Heights resident gives Hoops for Hope

(photo courtesy Cho/Facebook)

>> The group gathers in their new basketball court; Shahum is the one in the bright blue shoes (photo courtesy Cho)

Here’s a happy story for your Wednesday afternoon:

By day, nine-year Heights resident Brian Shahum, 30, is an insurance claims manager at AIG’s international wing — but, two years ago, he realized he wanted to do something more. So, utilizing the insurance giant’s corporate matching charity program, he has raised nearly $7,500 in the last few years to help build basketball courts in Mozambique.

Shahum is a lifelong basketball player — he left law school to play professional basketball in Lebanon — and practically preaches the sport’s social and educational benefits. Most notably, he said, “Playing basketball gives you discipline, teaches you about life [and] about winning and losing, and it lets you relate to anyone who plays it.”

So last year, Shahum reached out to a friend he’d met through the Basketball City league to see if they could play, but it turned out the friend — Marshall Cho — had moved to Mozambique and was starting a Hoops4Hope chapter in his town, Xai Xai.

Shahum knew he wanted to help.

He started small, sending over boxes of basketball jerseys, shoelaces, shorts, t-shirts, whistles, basketball nets, and school supplies. But he still wanted to do more.

“Basketball has done so much for me and I know it will help these kids,” he said.

So Shahum sent out emails to friends and family and raised $3,000, which AIG matched dollar for dollar for a total of $6,000. Shahum was so happy with the results that he sent around a second round of emails this spring, trying to get to $1,500.

In April, Shahum finally had a chance to travel to Xai Xai and check out the court he helped build.

“It was an amazing experience,” Shahum said in an email. “Not only do kids now have a place to play, but a community has a sense of pride.”

Ever modest, Shahum said he’s just trying to do his part to help the world move forward. During his trip, Shahum the best parts weren’t playing basketball or coaching the kids, but, most importantly, “Letting them know that I wasn’t just a name on a backboard but just like them, a ballplayer.”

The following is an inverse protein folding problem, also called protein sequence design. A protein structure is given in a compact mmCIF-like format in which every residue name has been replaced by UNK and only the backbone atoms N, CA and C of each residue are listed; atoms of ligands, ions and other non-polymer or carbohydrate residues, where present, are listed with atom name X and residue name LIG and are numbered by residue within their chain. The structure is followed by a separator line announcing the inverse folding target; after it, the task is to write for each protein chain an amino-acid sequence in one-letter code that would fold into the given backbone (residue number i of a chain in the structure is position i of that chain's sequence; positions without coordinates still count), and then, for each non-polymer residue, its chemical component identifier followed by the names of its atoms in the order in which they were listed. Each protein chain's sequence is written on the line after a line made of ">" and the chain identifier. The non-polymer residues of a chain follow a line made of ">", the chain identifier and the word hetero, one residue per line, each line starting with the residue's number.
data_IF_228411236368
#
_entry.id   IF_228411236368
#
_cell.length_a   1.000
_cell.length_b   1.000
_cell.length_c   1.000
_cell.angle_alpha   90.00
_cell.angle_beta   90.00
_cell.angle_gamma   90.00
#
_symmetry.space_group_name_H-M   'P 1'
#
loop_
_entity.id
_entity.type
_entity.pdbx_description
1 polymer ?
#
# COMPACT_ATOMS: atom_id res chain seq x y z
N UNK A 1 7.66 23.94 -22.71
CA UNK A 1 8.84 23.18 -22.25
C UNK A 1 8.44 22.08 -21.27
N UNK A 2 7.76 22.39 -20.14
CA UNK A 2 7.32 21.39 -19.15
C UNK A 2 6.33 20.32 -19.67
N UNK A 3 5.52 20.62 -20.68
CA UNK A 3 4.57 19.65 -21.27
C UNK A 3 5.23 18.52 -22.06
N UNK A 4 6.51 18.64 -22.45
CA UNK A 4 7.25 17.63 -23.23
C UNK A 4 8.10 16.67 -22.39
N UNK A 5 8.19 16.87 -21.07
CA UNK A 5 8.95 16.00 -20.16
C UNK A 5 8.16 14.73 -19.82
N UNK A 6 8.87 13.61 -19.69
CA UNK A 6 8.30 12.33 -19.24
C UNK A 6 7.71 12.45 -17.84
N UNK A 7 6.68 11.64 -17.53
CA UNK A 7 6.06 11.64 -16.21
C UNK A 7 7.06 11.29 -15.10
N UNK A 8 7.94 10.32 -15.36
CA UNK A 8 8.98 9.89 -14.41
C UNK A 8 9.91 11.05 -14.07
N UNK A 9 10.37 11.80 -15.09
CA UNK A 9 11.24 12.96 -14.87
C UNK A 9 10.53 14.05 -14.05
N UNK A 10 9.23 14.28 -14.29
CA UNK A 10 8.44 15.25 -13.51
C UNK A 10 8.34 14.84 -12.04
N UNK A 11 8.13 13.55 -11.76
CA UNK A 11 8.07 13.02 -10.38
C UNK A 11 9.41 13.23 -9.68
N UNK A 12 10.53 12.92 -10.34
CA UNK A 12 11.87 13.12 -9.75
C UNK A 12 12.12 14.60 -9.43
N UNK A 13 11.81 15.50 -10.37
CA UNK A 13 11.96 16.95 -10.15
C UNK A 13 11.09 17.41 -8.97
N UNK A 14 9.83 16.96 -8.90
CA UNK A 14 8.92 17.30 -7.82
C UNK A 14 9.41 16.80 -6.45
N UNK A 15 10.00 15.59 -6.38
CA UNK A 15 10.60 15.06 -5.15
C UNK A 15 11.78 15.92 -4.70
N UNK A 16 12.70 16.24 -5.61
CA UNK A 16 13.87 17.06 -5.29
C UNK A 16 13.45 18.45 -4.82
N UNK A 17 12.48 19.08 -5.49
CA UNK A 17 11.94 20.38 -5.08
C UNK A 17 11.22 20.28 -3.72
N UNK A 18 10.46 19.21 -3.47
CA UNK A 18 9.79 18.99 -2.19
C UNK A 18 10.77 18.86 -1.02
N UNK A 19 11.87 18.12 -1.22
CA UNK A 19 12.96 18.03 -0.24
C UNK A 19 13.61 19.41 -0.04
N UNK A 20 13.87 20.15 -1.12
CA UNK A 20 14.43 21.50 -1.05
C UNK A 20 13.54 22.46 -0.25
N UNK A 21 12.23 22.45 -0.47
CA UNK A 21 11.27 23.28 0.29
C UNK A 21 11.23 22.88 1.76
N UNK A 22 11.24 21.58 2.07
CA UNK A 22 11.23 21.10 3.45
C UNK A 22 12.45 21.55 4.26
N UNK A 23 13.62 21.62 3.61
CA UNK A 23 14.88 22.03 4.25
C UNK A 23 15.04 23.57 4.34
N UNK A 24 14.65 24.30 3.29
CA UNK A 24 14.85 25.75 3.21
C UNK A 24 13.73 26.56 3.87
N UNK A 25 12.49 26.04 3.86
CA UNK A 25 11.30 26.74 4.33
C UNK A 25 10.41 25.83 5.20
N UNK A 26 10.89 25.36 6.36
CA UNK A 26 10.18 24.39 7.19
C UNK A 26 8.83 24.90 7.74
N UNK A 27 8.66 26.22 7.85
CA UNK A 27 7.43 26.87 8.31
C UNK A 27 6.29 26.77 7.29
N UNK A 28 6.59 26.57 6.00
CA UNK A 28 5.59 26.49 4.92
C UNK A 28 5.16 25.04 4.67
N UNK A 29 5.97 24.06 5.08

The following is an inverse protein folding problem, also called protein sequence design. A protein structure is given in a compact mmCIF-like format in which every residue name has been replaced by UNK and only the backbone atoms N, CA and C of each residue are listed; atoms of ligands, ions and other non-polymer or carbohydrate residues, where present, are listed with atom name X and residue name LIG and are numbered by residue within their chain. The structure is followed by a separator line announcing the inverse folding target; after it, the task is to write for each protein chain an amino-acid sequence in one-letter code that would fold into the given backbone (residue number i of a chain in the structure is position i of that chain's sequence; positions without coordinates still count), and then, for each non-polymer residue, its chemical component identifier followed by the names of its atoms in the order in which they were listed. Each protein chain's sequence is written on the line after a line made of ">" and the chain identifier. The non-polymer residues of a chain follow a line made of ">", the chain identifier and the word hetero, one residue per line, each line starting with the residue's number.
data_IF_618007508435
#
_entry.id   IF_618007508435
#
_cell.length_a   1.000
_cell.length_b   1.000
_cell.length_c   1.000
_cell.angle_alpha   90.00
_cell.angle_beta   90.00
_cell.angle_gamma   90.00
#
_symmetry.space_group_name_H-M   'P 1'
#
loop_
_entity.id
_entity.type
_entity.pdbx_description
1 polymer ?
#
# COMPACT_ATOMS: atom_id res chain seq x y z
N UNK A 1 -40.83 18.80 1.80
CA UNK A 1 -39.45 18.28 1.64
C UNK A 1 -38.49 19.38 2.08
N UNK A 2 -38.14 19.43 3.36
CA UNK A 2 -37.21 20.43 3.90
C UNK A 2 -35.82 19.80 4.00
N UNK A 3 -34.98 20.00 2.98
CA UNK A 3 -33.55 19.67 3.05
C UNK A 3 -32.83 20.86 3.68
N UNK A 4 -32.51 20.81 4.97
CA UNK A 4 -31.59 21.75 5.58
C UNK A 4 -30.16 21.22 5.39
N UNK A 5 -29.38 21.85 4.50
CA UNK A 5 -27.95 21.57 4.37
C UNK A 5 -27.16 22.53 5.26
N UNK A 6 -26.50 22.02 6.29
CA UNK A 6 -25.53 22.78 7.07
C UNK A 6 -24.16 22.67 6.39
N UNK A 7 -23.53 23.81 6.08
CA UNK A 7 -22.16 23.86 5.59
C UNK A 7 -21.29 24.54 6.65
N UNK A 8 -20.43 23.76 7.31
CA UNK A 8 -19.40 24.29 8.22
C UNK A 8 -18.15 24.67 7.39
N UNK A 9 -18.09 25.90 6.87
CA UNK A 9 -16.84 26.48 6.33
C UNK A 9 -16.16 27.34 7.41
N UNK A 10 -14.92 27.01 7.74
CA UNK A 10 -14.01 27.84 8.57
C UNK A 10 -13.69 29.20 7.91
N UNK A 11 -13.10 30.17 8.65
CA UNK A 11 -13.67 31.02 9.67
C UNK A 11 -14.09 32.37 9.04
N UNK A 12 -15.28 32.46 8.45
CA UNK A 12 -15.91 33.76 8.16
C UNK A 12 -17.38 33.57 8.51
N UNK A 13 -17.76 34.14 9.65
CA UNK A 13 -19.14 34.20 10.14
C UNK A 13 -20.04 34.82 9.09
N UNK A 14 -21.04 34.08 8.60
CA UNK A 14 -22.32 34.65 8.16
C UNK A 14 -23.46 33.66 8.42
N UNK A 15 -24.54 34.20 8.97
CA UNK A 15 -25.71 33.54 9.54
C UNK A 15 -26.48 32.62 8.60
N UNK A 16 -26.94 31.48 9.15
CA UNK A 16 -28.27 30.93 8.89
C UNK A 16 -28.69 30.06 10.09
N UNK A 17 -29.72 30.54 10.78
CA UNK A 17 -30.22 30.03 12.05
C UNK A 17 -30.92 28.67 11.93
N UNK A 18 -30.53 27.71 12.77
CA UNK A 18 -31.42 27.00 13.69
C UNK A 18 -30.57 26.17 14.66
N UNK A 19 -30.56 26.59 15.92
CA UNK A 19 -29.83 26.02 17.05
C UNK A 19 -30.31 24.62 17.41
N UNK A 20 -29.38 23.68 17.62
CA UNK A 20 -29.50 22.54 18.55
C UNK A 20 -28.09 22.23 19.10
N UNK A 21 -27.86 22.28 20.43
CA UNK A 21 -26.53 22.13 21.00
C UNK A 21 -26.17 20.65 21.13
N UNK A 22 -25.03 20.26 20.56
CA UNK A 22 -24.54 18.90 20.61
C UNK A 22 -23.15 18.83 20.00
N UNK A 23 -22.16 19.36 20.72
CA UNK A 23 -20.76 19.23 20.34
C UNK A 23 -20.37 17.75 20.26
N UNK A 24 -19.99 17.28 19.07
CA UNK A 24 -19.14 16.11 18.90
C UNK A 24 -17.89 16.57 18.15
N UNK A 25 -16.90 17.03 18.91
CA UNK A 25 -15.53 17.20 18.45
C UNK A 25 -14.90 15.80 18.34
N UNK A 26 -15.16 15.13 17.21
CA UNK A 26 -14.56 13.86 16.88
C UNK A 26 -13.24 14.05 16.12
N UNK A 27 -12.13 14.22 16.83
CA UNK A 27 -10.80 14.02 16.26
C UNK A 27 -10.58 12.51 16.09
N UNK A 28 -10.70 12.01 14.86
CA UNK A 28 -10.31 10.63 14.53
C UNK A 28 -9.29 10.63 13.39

And yet, the fact that his name is emblazoned on the backboard — it says, “Thank you, Brian,” or “Obrigado Brian” in Portguese — was not lost on many of the kids there.

At one point, a six-year-old boy asked Shahum for his name. The kid ran off upon getting his answer, but quickly returned, looked up at Shahum, and pointed to the backboard. “Brian?,” he said. “Si, Brian,” Shahum responded.

The kid beamed.

“He started hugging me, [and] what a feeling that was — indescribable,” Shahum told BHB. “That was a real high, something I’ll never forget. I am nobody special; I just love basketball and helping people. Basketball has given me so much in life, and this was just a chance to give back.”

All the money that Shahum raises is put back into the community by buying local supplies, and hiring local workers for court maintenance. But, Hoops4Hope always needs more money for routine maintenance to the court, Shahum said. AIG scaled back its matching grant program due to the economy, but Shahum still has hope he can send down more money.

“So far, I am getting very close to having raised the $1,500, but anything above would be fantastic as there is such a need down there,” he said.

For more information or to help, contact Shahum at Brian.Shahum AT aig.com for more information.

Cho posted more pictures and videos from Shahum’s trip — including ones of basketball games, drill sessions, and the court’s construction — on his Facebook profile here and here. In the meantime, here is Shahum and Cho in front of that backboard:


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  • alex

    A finance guy raised $7,500? That’s it?

  • jordan

    Did u really just criticize someone for raising money for charity? Who cares how much it is! It’s money where these community members have close to none.

  • Heights

    He’s an insurance claims manager and what he did was wonderful. Why does there always have to be a negative comment? I just don’t get it.

  • hickster

    He is my neighbor, genuinely nice guy who was truly excited to make this happen. Hey alex, how much have YOU raised for charity this year or any other?